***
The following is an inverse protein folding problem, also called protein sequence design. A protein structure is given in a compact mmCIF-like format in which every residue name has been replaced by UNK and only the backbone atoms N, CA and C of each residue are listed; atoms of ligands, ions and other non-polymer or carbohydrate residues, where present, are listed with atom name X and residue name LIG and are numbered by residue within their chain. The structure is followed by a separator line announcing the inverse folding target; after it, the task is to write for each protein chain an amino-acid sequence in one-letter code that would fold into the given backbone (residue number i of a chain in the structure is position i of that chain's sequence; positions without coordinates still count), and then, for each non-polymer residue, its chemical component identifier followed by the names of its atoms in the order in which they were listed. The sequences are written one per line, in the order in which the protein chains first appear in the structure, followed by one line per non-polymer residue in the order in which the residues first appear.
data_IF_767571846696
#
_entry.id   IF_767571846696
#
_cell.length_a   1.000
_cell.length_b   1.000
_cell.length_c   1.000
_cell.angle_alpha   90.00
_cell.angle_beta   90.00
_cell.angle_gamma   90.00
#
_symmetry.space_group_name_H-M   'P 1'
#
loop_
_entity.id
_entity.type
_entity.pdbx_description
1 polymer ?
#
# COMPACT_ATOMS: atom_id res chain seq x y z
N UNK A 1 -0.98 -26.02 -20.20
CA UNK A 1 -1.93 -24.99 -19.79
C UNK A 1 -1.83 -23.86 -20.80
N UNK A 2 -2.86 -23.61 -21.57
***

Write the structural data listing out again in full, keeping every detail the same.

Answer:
The following is an inverse protein folding problem, also called protein sequence design. A protein structure is given in a compact mmCIF-like format in which every residue name has been replaced by UNK and only the backbone atoms N, CA and C of each residue are listed; atoms of ligands, ions and other non-polymer or carbohydrate residues, where present, are listed with atom name X and residue name LIG and are numbered by residue within their chain. The structure is followed by a separator line announcing the inverse folding target; after it, the task is to write for each protein chain an amino-acid sequence in one-letter code that would fold into the given backbone (residue number i of a chain in the structure is position i of that chain's sequence; positions without coordinates still count), and then, for each non-polymer residue, its chemical component identifier followed by the names of its atoms in the order in which they were listed. The sequences are written one per line, in the order in which the protein chains first appear in the structure, followed by one line per non-polymer residue in the order in which the residues first appear.
data_IF_767571846696
#
_entry.id   IF_767571846696
#
_cell.length_a   1.000
_cell.length_b   1.000
_cell.length_c   1.000
_cell.angle_alpha   90.00
_cell.angle_beta   90.00
_cell.angle_gamma   90.00
#
_symmetry.space_group_name_H-M   'P 1'
#
loop_
_entity.id
_entity.type
_entity.pdbx_description
1 polymer ?
#
# COMPACT_ATOMS: atom_id res chain seq x y z
N UNK A 1 -0.98 -26.02 -20.20
CA UNK A 1 -1.93 -24.99 -19.79
C UNK A 1 -1.83 -23.86 -20.80
N UNK A 2 -2.86 -23.61 -21.57